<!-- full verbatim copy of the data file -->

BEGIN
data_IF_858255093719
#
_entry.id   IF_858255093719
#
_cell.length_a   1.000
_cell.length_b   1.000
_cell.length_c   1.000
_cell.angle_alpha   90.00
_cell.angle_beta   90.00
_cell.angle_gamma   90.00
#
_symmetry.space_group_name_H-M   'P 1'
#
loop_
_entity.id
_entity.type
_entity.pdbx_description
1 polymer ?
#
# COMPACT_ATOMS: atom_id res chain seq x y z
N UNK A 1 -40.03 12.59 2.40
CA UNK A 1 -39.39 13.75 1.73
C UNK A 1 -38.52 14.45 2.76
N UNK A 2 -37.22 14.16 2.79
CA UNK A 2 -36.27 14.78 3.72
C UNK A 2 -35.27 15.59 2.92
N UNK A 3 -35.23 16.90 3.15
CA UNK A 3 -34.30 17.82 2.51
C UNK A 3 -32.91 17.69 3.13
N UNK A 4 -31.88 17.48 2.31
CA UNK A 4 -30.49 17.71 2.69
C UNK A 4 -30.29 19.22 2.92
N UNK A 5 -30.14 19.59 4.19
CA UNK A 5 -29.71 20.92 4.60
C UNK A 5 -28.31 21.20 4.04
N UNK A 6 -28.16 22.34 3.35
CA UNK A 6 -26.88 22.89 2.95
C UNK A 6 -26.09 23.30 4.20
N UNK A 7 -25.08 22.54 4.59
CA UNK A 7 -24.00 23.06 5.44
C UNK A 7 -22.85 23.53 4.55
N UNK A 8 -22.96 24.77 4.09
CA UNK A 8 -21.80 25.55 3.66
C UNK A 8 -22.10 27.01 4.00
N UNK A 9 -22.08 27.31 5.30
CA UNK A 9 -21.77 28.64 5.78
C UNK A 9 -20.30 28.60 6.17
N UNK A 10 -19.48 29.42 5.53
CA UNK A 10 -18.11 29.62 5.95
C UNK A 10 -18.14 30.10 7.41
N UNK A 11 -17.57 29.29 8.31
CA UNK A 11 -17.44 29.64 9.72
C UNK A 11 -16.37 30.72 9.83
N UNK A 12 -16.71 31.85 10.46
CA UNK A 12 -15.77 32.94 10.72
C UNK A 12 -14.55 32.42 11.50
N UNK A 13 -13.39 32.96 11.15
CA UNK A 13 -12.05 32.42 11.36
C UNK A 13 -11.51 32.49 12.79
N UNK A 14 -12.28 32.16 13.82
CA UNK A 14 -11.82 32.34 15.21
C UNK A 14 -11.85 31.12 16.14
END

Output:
data_IF_858255093719
#
_entry.id   IF_858255093719
#
_cell.length_a   1.000
_cell.length_b   1.000
_cell.length_c   1.000
_cell.angle_alpha   90.00
_cell.angle_beta   90.00
_cell.angle_gamma   90.00
#
_symmetry.space_group_name_H-M   'P 1'
#
loop_
_entity.id
_entity.type
_entity.pdbx_description
1 polymer ?
#
# COMPACT_ATOMS: atom_id res chain seq x y z
N UNK A 1 -40.03 12.59 2.40
CA UNK A 1 -39.39 13.75 1.73
C UNK A 1 -38.52 14.45 2.76
N UNK A 2 -37.22 14.16 2.79
CA UNK A 2 -36.27 14.78 3.72
C UNK A 2 -35.27 15.59 2.92
N UNK A 3 -35.23 16.90 3.15
CA UNK A 3 -34.30 17.82 2.51
C UNK A 3 -32.91 17.69 3.13
N UNK A 4 -31.88 17.48 2.31
CA UNK A 4 -30.49 17.71 2.69
C UNK A 4 -30.29 19.22 2.92
N UNK A 5 -30.14 19.59 4.19
CA UNK A 5 -29.71 20.92 4.60
C UNK A 5 -28.31 21.20 4.04
N UNK A 6 -28.16 22.34 3.35
CA UNK A 6 -26.88 22.89 2.95
C UNK A 6 -26.09 23.30 4.20
N UNK A 7 -25.08 22.54 4.59
CA UNK A 7 -24.00 23.06 5.44
C UNK A 7 -22.85 23.53 4.55
N UNK A 8 -22.96 24.77 4.09
CA UNK A 8 -21.80 25.55 3.66
C UNK A 8 -22.10 27.01 4.00
N UNK A 9 -22.08 27.31 5.30
CA UNK A 9 -21.77 28.64 5.78
C UNK A 9 -20.30 28.60 6.17
N UNK A 10 -19.48 29.42 5.53
CA UNK A 10 -18.11 29.62 5.95
C UNK A 10 -18.14 30.10 7.41
N UNK A 11 -17.57 29.29 8.31
CA UNK A 11 -17.44 29.64 9.72
C UNK A 11 -16.37 30.72 9.83
N UNK A 12 -16.71 31.85 10.46
CA UNK A 12 -15.77 32.94 10.72
C UNK A 12 -14.55 32.42 11.50
N UNK A 13 -13.39 32.96 11.15
CA UNK A 13 -12.05 32.42 11.36
C UNK A 13 -11.51 32.49 12.79
N UNK A 14 -12.28 32.16 13.82
CA UNK A 14 -11.82 32.34 15.21
C UNK A 14 -11.85 31.12 16.14